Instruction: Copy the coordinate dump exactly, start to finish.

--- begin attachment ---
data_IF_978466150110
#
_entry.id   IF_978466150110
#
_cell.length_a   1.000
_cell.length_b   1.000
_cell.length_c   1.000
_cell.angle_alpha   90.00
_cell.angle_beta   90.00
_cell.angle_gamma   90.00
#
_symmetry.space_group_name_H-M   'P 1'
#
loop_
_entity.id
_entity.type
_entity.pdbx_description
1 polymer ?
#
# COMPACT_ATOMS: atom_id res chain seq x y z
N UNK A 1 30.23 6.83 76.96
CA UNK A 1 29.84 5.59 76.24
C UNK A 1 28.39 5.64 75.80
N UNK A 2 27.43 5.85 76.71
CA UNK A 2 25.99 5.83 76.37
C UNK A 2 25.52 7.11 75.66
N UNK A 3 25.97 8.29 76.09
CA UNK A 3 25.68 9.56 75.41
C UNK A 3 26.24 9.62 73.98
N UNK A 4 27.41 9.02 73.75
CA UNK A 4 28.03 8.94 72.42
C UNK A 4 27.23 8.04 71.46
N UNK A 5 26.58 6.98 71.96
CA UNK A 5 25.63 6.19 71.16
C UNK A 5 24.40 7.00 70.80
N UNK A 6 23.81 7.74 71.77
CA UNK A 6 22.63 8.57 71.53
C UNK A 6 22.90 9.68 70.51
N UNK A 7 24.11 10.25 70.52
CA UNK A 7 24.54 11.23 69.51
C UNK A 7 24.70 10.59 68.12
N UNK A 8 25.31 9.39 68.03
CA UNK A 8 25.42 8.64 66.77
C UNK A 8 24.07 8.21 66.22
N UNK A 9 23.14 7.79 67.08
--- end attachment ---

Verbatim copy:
data_IF_978466150110
#
_entry.id   IF_978466150110
#
_cell.length_a   1.000
_cell.length_b   1.000
_cell.length_c   1.000
_cell.angle_alpha   90.00
_cell.angle_beta   90.00
_cell.angle_gamma   90.00
#
_symmetry.space_group_name_H-M   'P 1'
#
loop_
_entity.id
_entity.type
_entity.pdbx_description
1 polymer ?
#
# COMPACT_ATOMS: atom_id res chain seq x y z
N UNK A 1 30.23 6.83 76.96
CA UNK A 1 29.84 5.59 76.24
C UNK A 1 28.39 5.64 75.80
N UNK A 2 27.43 5.85 76.71
CA UNK A 2 25.99 5.83 76.37
C UNK A 2 25.52 7.11 75.66
N UNK A 3 25.97 8.29 76.09
CA UNK A 3 25.68 9.56 75.41
C UNK A 3 26.24 9.62 73.98
N UNK A 4 27.41 9.02 73.75
CA UNK A 4 28.03 8.94 72.42
C UNK A 4 27.23 8.04 71.46
N UNK A 5 26.58 6.98 71.96
CA UNK A 5 25.63 6.19 71.16
C UNK A 5 24.40 7.00 70.80
N UNK A 6 23.81 7.74 71.77
CA UNK A 6 22.63 8.57 71.53
C UNK A 6 22.90 9.68 70.51
N UNK A 7 24.11 10.25 70.52
CA UNK A 7 24.54 11.23 69.51
C UNK A 7 24.70 10.59 68.12
N UNK A 8 25.31 9.39 68.03
CA UNK A 8 25.42 8.64 66.77
C UNK A 8 24.07 8.21 66.22
N UNK A 9 23.14 7.79 67.08